At 14 years old, Kate Dardis knows what pain feels like and how to work through it. An accomplished gymnast accustomed to training four hours a day, she has met a competitor this year that she can’t beat with exercise or sheer willpower — yet.
Rarely sick before a stomachache kept her home from school for three days in October, the Bloomington, Ill., eighth-grader was hit by a headache in January that still hasn’t loosened its grip. Her heart races. Her body aches. She gets winded climbing stairs and feels dizzy when she changes position. Concentrating on schoolwork is difficult remotely and exhausting in person.
Kate learned last month from a team of doctors at Boston Children’s Hospital that she is suffering from the post-Covid syndrome better known as long Covid. Her Covid-19 test was negative last fall after some teammates and coaches at her gym tested positive, but in February an antibody test ordered by her pediatrician confirmed she had been infected with Covid-19.
“It’s really difficult,” she said. “As a gymnast, I’ve always pushed through different types of pain and injury. I try to push myself, but with this whole experience, it’s just been too hard.”
“She was a completely healthy, active kid and this just totally changed her life,” her mother, Sara Dardis, said. “So obviously, Covid is real and it’s real for kids. It needs to be taken seriously.”
Kate’s story makes clear that long Covid is not an adults-only phenomenon. Numbers are hard to come by, but more children and adolescents are experiencing chronic symptoms after Covid even as the pandemic ebbs in the U.S., say doctors at the few clinics devoted to caring for them. Although the disease has played out in ways that differ between adults and children, long Covid is posing the same mystery in kids as in adults.
“I don’t think we have a good understanding at all about the pathophysiology behind post-Covid syndrome,” said Alicia Johnston, one of Kate’s doctors and head of the Boston Children’s Hospital long Covid clinic. “And I’m not sure that the pathophysiology is going to be the same in post-Covid syndrome in adults compared to post-Covid syndrome in children.”
No one really knows how common the collection of lingering post-infection symptoms might be in adults; even less is known about its prevalence or course in children and adolescents.
In adults, studies peg the proportion who experience prolonged difficulties at 1 in 3 Covid patients, but there is a vanishingly small set of numbers about children. Experts told STAT they’ve all looked at one research paper from Rome that studied 129 patients from 2 to 18 years old, as well as data on about 9,000 children and adolescents from the U.K.’s health system. From that small base, they surmise a plausible range from 7% to 20%. In the U.S., nearly 4 million children and adolescents under 18 have tested positive for Covid.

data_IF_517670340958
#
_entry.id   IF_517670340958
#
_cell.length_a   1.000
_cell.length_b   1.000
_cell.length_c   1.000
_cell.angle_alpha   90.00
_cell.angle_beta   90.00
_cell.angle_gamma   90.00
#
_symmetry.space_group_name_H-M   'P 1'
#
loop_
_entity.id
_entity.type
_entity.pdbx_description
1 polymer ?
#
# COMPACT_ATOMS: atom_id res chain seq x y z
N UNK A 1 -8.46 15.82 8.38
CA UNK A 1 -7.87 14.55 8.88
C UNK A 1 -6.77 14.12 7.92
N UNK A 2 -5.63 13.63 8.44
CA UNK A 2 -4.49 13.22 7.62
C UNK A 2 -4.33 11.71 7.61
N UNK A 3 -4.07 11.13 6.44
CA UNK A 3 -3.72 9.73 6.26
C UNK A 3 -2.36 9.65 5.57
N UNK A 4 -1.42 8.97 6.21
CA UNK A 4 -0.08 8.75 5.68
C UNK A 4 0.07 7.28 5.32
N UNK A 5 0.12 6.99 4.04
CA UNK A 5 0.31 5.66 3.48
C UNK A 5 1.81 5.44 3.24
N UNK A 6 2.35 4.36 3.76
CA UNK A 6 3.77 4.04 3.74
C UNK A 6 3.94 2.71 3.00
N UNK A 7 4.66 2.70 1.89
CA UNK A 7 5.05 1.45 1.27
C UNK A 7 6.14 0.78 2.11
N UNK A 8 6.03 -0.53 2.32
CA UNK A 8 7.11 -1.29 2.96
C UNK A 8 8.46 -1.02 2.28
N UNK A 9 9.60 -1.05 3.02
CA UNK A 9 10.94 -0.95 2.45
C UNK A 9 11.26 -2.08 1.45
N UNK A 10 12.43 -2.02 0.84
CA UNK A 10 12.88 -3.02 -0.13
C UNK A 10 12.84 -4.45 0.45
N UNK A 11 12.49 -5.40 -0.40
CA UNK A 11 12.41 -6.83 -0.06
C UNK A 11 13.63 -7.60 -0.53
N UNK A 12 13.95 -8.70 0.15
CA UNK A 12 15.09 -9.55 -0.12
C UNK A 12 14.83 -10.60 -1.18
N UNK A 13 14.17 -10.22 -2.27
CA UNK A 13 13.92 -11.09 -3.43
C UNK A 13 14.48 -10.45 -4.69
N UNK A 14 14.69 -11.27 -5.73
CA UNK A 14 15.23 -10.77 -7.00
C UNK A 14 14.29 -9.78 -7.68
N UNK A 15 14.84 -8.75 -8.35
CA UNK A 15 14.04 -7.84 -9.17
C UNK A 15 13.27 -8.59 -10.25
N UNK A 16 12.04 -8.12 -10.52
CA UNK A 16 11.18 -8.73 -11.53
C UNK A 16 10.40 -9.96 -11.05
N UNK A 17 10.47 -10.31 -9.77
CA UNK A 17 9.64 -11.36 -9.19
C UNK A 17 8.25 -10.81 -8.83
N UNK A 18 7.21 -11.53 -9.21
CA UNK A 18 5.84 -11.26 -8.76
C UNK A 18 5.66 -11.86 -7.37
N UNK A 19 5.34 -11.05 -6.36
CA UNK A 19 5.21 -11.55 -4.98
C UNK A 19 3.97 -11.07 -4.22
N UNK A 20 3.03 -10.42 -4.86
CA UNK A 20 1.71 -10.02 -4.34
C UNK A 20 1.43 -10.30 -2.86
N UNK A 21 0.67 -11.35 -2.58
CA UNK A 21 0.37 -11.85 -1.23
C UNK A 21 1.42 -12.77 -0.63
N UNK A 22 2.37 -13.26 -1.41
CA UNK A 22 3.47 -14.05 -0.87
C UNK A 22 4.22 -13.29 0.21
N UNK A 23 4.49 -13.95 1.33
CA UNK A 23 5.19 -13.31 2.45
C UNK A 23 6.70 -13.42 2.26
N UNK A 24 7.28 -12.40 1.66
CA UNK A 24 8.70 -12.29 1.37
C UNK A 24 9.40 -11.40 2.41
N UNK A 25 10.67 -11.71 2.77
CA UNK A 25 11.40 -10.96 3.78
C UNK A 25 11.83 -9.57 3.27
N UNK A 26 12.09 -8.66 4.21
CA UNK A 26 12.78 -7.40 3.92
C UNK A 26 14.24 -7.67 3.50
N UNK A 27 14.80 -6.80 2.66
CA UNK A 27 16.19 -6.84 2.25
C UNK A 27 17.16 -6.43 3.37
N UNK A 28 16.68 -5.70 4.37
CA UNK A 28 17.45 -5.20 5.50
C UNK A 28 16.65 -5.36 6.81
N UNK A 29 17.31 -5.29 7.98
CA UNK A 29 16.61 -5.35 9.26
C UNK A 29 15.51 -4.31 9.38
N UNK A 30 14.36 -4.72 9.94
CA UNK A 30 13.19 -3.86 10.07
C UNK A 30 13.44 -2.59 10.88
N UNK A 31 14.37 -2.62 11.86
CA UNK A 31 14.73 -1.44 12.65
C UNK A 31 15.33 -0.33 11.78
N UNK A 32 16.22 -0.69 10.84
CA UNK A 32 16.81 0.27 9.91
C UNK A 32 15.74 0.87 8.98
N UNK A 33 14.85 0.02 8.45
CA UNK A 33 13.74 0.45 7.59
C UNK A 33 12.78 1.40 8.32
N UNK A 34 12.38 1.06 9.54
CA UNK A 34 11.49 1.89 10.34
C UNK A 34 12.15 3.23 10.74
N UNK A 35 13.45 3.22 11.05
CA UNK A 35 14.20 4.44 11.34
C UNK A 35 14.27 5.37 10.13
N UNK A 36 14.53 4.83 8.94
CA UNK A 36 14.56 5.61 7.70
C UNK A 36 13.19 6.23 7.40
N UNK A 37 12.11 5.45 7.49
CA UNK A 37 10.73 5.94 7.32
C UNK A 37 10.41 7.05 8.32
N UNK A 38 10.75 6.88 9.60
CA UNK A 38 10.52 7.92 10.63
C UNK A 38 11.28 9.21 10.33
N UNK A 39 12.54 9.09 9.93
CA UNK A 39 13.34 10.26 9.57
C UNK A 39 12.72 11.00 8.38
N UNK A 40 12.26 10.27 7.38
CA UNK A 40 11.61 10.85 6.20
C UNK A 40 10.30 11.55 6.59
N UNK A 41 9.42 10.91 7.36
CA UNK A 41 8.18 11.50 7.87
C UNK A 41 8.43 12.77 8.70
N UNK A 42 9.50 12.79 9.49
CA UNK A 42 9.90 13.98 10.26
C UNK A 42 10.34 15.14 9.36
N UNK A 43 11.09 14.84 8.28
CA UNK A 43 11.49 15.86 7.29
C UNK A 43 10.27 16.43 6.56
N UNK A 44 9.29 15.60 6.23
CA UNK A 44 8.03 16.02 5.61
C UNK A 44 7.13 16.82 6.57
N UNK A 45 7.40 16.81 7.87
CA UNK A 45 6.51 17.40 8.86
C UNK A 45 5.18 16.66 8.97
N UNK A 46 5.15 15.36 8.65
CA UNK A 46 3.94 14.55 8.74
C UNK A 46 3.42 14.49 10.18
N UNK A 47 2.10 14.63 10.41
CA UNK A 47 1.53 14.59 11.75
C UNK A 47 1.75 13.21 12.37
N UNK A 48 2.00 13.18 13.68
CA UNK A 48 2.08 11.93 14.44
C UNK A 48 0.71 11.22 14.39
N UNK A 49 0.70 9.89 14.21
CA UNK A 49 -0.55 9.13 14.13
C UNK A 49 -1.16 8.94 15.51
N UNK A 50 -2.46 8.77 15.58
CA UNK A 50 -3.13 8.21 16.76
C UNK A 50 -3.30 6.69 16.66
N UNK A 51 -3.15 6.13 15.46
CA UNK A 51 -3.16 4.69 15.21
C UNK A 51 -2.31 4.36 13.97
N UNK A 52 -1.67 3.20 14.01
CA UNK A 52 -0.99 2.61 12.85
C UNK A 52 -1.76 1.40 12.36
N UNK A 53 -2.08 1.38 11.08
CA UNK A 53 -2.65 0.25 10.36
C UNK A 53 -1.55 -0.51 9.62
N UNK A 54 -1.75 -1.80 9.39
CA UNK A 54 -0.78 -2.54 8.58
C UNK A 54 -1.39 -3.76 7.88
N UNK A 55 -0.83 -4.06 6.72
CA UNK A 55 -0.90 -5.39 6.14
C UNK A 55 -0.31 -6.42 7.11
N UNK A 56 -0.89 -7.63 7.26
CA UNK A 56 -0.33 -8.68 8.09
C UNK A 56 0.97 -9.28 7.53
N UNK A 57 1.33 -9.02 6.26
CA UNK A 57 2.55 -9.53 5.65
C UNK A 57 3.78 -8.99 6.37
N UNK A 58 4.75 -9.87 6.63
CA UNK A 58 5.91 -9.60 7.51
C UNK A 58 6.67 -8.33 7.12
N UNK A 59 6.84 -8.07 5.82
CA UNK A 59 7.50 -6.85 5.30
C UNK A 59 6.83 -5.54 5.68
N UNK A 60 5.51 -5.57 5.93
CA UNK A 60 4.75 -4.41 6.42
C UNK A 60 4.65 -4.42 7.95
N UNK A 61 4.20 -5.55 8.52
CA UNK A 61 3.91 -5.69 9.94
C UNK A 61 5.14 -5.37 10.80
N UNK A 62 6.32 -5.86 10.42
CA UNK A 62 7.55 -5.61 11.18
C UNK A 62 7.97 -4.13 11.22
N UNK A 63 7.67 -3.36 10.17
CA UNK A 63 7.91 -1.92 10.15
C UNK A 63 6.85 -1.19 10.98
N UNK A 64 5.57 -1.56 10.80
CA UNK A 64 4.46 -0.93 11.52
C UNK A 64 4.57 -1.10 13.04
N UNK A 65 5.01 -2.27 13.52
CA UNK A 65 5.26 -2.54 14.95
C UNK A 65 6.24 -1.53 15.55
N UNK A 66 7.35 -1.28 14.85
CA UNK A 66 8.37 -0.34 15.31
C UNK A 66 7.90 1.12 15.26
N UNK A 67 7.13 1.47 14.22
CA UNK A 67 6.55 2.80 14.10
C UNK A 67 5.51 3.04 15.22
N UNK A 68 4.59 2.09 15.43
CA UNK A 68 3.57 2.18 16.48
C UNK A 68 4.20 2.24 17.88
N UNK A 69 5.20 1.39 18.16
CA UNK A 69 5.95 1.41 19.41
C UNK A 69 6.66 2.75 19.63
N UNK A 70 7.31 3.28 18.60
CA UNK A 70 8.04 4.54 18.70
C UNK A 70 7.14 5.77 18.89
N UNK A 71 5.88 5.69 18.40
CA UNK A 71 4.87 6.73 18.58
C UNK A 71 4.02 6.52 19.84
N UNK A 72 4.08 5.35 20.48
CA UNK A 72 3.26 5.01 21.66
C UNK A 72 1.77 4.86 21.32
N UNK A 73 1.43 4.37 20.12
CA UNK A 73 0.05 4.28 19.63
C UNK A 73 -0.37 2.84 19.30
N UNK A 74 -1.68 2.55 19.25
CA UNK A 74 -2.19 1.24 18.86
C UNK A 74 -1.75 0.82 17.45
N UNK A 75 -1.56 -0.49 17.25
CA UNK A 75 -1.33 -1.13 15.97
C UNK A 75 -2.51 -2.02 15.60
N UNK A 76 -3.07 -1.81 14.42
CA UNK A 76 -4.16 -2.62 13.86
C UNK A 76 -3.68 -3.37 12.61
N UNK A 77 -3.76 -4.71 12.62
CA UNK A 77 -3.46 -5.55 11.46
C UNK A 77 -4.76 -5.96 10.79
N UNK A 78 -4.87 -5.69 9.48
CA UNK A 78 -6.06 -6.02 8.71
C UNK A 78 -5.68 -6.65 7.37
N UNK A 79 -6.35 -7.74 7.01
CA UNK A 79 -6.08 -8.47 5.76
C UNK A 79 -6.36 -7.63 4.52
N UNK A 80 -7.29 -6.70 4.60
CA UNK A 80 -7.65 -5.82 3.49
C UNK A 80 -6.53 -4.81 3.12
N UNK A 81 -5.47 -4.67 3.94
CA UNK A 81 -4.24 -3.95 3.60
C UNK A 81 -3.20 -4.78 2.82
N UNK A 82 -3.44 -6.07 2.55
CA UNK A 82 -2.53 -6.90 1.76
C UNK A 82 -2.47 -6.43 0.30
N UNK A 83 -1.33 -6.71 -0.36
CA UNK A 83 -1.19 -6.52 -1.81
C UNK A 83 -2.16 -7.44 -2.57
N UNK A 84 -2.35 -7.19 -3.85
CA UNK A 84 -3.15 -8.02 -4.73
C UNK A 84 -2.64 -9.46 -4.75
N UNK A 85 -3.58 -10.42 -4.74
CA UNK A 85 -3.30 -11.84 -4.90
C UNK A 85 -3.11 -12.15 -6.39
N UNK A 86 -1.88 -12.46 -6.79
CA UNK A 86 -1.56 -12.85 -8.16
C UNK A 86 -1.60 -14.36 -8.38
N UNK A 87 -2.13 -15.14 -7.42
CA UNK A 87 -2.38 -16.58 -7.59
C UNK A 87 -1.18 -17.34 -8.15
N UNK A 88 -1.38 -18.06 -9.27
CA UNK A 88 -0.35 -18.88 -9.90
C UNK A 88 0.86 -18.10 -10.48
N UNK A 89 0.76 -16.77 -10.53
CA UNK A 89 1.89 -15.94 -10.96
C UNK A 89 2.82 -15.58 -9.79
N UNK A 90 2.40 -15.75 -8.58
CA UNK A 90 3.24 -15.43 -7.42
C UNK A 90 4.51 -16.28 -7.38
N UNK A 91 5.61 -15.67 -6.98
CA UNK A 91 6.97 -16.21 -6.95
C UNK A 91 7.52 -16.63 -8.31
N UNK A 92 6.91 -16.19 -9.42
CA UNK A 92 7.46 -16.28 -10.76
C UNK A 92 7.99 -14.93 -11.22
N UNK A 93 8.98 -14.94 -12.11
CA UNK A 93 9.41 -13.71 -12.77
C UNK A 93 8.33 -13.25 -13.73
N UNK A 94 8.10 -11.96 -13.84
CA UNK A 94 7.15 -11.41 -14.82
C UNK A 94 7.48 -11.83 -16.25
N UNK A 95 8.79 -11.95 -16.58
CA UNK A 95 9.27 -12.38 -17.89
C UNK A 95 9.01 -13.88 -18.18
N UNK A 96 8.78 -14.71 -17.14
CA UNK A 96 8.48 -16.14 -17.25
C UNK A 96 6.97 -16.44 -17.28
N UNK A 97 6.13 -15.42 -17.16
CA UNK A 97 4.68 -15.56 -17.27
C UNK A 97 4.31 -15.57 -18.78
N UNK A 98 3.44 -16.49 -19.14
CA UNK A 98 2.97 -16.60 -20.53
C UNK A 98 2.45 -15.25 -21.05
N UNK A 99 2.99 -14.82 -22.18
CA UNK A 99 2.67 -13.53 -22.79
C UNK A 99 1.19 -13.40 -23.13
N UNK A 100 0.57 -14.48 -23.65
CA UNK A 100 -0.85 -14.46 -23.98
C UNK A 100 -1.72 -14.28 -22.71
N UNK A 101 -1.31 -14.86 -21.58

A half-dozen clinics across the U.S. — roughly one-tenth of those seeing adults — strive to care for young patients with post-Covid mental and physical health issues affecting multiple organ systems: neurological, respiratory, gastrointestinal, musculoskeletal, cardiovascular, and dermatologic. Treatments borrowed from other post-viral syndromes and tailored to symptoms are the only tools doctors have; so far, they seem to help in many cases.
At the pandemic’s outset, it looked like children might be spared the severe illness striking adults in the first Covid wave, when hospitals were pushed to their limits and older age tracked tightly with worse outcomes. Children seemed at first to show minimal symptoms. Then in a small minority of cases, the rare but mysterious multi-inflammatory syndrome, or MIS-C, began appearing in children (and some adults, too, labeled MIS-A). The Centers for Disease Control and Prevention reports 4,018 cases of MIS-C, including 36 deaths, in which life-threatening inflammation can strike the heart, lungs, kidneys, brain, skin, eyes, or gastrointestinal organs.
Long Covid in children is separate and distinct from MIS-C, for which children are being successfully treated. But like long Covid in adults, there is no way now to predict who might be vulnerable to later difficulties. Among children and adolescents, there are varying degrees of impairment in long Covid. To pick just the neurological, the spectrum of troubles spans headache to brain fog to numbness that leaves children unable to walk.